Imagine for a moment that the tertiary winding has no voltage across it. The voltages at the top and bottom of the secondary are 180 degrees out of phase with each other. There will be a positive voltage at the cathode of the top diode and a negative voltage at the anode of the bottom diode. The polarity of the DC voltages are determined by the direction of the diodes not by the phase of the RF signals. These voltages will be filtered by the 330 pf capacitors. These voltages will cause current to flow through the two 10 k ohm resistors. (Let's simplify the explanation by pretending that the 2.2 k ohm resistor doesn't exist. The imbalance it introduces can be compensated for by slightly off-tuning the secondary of the transformer.) As the junction of the two 10 k ohms is grounded the voltage at the center-tap will be zero. Without the tertiary winding it would stay like that regardless of the input frequency.

The current which is induced in the tertiary winding is in phase with the current which is induced in the secondary winding. That is because both currents are being induced from the primary winding.

The tertiary winding is untuned and it has a self resonant frequency which is much higher than 10.7 MHz. Thus it appears inductive and the voltage is leading the current induced in it by 90 degrees. The bottom of this winding is essentially at IF ground potential so the voltage applied to the center-tap of the secondary leads the current by 90 degrees.

Because the secondary is tuned to resonance at 10.7 MHz the voltage from the center-tap to the top is in phase with the current and the voltage from the center-tap to the bottom is 180 degrees out of phase with the current. Let us say for the sake of argument that the RF voltages across the top half of the secondary, the bottom half of the secondary, and the tertiary winding are all equal in amplitude and equal 10 volts. This condition is shown in the phasor diagram in Figure 7.10(a).

Figure 7.10 Phasor Diagrams of Discriminator Transformer Voltages.

For a verbal description click here.

The voltages across the tertiary winding and the top half of the secondary add as to the voltages across the tertiary and the bottom half of the secondary. This addition is shown in Figure 7.10(a). The voltage at the top of the secondary is 14.14 volts at an angle of 45 degrees while the voltage at the bottom of the secondary is 14.14 volts at an angle of 135 degrees. Note that both voltages still have equal amplitude although the relative phase angle has been altered. The diodes recover only amplitude information not phase information. Therefore the DC voltages at the cathode and anode of the top and bottom diodes respectively will be equal in value and opposite in sign. (+14.14 volts at the top and -14.14 volts at the bottom). Note that the DC and audio output from the detector is taken from the center-tap of the secondary. The tertiary winding has a minute amount of reactance at audio frequencies.

Now suppose that the frequency shifts upward. The phase of the voltage at the top end of the secondary will shift negatively because the resonant secondary now appears capacitive. Voltage lags current in a capacitive circuit so the phase will shift and let's say it shifted by -45 degrees as shown in figure 7.10(b). The voltage at the top of the secondary is now 7.653 volts at an angle of 22.5 degrees. The voltage at the bottom of the secondary is 18.478 volts at an angle of 112.5 degrees.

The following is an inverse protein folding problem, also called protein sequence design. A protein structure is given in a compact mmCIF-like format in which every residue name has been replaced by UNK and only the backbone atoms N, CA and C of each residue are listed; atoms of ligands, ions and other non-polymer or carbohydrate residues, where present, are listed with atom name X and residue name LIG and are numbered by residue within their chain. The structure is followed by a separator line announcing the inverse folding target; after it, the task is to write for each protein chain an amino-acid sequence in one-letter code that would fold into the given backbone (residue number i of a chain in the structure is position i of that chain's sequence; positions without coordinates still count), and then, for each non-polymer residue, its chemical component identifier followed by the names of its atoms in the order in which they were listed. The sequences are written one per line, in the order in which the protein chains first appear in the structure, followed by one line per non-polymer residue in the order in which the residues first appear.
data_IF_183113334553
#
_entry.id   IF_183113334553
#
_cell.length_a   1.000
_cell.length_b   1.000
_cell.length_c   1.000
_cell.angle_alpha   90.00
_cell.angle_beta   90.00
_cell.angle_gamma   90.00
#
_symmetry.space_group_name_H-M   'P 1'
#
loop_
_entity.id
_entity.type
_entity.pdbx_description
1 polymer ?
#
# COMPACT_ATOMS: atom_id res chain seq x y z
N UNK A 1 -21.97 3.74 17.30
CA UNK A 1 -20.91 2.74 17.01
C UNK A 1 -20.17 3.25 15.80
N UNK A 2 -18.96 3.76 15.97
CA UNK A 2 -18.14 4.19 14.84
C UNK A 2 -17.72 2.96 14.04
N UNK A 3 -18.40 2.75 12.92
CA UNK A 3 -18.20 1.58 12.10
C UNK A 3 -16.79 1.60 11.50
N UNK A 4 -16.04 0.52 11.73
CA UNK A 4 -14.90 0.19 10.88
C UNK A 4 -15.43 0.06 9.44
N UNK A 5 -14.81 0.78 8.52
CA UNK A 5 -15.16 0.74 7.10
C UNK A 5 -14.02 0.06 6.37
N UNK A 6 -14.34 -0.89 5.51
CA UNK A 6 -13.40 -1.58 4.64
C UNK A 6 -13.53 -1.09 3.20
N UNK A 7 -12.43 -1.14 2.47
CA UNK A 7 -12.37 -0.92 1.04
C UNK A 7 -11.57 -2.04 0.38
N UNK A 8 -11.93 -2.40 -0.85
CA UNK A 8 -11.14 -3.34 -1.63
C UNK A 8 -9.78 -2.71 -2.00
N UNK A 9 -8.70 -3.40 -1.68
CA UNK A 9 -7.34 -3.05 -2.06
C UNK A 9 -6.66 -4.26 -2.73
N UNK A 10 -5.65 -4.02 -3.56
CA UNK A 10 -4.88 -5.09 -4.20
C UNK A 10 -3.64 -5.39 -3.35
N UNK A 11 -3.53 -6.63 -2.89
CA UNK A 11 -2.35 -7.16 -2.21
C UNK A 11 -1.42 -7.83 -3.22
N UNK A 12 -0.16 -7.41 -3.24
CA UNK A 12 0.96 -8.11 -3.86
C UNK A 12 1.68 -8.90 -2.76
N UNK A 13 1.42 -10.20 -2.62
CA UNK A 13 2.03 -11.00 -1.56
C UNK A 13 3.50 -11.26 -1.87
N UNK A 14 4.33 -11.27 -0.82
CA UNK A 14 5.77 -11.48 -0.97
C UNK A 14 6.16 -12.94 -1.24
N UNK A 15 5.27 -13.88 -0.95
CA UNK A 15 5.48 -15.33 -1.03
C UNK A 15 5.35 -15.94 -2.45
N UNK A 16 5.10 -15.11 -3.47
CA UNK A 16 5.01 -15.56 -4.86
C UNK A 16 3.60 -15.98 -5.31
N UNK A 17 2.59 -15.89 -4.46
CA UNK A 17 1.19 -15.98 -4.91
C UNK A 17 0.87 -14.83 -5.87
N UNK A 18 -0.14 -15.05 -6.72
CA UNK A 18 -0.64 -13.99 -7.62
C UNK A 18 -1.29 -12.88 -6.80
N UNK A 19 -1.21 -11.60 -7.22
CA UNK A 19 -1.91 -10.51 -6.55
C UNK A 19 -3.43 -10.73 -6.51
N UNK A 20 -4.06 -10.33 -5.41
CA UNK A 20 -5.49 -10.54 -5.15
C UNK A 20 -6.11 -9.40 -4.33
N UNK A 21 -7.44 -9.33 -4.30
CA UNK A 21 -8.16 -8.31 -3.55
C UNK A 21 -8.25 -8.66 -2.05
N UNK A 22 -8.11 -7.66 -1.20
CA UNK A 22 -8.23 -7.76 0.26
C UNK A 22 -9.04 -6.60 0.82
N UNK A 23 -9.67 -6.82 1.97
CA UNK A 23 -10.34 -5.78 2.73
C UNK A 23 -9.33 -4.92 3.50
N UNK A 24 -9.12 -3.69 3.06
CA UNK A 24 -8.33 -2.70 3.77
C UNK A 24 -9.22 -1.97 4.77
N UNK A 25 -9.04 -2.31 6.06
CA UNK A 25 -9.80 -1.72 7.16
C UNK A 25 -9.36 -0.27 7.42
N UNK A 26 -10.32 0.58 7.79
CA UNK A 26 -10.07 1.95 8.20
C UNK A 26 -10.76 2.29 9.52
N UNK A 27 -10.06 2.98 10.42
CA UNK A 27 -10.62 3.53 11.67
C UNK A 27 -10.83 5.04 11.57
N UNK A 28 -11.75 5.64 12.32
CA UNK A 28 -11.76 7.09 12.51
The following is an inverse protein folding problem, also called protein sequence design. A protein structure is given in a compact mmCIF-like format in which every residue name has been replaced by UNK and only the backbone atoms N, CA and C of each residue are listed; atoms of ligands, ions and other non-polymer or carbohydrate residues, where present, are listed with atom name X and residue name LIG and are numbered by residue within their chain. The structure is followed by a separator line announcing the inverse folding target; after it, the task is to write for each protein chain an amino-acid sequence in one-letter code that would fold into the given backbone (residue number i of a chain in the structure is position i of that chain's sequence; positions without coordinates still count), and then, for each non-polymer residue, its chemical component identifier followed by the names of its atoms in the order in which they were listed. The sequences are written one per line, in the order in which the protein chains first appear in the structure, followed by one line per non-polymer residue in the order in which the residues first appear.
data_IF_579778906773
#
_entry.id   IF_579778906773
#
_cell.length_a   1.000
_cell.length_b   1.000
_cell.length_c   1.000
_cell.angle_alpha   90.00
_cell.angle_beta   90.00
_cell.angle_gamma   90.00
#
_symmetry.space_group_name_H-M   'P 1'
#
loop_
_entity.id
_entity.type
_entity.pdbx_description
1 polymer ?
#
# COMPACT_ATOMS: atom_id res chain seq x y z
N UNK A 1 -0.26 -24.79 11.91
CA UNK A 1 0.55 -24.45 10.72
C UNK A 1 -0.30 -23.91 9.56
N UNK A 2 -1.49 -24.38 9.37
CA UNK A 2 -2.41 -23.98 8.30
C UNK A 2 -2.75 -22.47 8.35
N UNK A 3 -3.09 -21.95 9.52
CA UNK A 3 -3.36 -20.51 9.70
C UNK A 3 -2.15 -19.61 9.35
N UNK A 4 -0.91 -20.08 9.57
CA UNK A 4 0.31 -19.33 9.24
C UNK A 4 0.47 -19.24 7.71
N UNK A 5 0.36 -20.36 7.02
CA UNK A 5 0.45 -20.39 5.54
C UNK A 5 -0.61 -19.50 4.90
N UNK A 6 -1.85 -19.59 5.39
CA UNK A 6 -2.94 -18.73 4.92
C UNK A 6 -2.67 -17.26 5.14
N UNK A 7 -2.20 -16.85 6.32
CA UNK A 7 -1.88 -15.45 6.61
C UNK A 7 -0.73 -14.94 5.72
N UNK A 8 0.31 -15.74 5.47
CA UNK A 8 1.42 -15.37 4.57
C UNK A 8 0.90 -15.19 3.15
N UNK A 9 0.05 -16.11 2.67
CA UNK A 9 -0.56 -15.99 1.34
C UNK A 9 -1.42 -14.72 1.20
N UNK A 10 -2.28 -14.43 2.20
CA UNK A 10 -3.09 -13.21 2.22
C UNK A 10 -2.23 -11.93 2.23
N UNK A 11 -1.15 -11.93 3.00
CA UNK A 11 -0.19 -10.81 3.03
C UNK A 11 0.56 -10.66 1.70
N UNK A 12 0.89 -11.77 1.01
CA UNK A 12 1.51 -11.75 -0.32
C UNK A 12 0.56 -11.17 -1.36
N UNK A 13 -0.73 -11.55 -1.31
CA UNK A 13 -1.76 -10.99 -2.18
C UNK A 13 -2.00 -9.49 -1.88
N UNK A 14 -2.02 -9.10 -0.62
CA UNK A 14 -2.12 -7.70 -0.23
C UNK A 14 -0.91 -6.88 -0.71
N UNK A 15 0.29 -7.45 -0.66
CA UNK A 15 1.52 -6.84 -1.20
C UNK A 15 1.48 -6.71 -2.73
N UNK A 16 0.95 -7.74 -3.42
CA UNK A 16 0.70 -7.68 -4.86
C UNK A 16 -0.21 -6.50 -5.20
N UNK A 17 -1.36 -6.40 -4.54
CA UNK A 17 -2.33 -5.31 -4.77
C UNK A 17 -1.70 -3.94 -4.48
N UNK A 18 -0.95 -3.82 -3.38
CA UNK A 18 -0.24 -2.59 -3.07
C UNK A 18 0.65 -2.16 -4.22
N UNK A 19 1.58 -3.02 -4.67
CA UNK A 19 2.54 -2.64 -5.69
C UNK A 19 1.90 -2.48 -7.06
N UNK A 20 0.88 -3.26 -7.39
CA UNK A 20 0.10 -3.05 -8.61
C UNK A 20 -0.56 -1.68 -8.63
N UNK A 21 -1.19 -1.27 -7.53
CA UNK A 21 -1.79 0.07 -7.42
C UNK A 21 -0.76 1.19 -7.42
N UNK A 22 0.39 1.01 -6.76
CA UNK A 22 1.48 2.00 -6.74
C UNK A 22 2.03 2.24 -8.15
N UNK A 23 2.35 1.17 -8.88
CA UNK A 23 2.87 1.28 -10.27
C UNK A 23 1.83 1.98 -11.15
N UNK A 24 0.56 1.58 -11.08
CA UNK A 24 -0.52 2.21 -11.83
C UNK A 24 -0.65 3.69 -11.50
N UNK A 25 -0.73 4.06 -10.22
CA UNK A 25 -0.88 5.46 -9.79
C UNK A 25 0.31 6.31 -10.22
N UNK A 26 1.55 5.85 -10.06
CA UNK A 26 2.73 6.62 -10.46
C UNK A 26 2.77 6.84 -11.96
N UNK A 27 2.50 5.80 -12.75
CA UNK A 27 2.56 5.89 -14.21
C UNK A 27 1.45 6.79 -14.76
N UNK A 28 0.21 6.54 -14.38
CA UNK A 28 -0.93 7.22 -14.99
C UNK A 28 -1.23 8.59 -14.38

Remember that the two 10 k ohm resistors are holding the voltages across them equal and balanced to ground. Phasors represent the peak value so the voltage between the anode of the lower diode and the center-tap is 18.478 volts with the center-tap positive with respect to the diode anode. The voltage between the upper diode cathode and the center-tap is 7.653 volts with the cathode positive with respect to the center-tap. The total voltage is 26.131 volts. Each 10 k ohm resistor will have 13.0655 volts across it. The voltage at the center-tap will be 13.0655 v - 7.653 v = 5.4125 volts. Note that for an increase in frequency the output of the detector goes positive which is desirable for tuning meters and automatic frequency control (AFC).

When the frequency goes below center by the same amount it went above center the numbers are the same but all signs are reversed.

I wonder if anyone noticed the discrepancy with the numbers. When the incoming frequency is at the exact center the total voltage across the two 10 k ohm resistors was 28.28 volts and at a frequency that will give a 45 degree phase shift the voltage was 26.131 volts. If the voltage of the tertiary winding is decreased to 1 volt the total DC is 20.1 volts at center frequency and 20.05 volts at a frequency that gives a 45 degree phase shift. Decreasing the phase shift to 30 degrees gives 20.1 v and 20.08 v respectively. Reducing the phase shift and tertiary voltage reduces the amount of recovered audio. Clearly the designers of ratio detectors have to make some compromises to obtain a practical audio level and acceptable distortion.

The Stromberg-Carlson was put on the market before any multiplex stereo stations came on the air however stereo was on the horizon. There was an extra jack on the back which was labeled detector that mirrored the main audio output. Modifying it to bring pre de-emphasis signal to this jack was very simple.